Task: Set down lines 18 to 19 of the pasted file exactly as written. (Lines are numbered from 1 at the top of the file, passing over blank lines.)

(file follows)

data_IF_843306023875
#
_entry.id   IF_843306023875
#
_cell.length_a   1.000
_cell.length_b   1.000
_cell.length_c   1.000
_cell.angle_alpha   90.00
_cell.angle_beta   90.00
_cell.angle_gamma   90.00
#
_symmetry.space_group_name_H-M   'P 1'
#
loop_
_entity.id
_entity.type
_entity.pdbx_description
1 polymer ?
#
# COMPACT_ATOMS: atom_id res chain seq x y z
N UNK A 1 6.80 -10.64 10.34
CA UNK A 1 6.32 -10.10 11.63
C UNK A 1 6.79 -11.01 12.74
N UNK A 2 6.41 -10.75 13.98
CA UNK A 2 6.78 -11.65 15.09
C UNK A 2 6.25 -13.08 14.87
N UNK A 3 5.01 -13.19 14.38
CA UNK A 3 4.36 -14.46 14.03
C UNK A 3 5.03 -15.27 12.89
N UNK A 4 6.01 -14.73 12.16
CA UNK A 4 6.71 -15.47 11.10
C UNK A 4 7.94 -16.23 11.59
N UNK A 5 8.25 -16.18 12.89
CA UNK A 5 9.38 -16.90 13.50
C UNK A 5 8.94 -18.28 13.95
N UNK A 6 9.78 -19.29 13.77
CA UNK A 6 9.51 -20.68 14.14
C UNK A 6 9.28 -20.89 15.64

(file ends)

1 polymer ?
#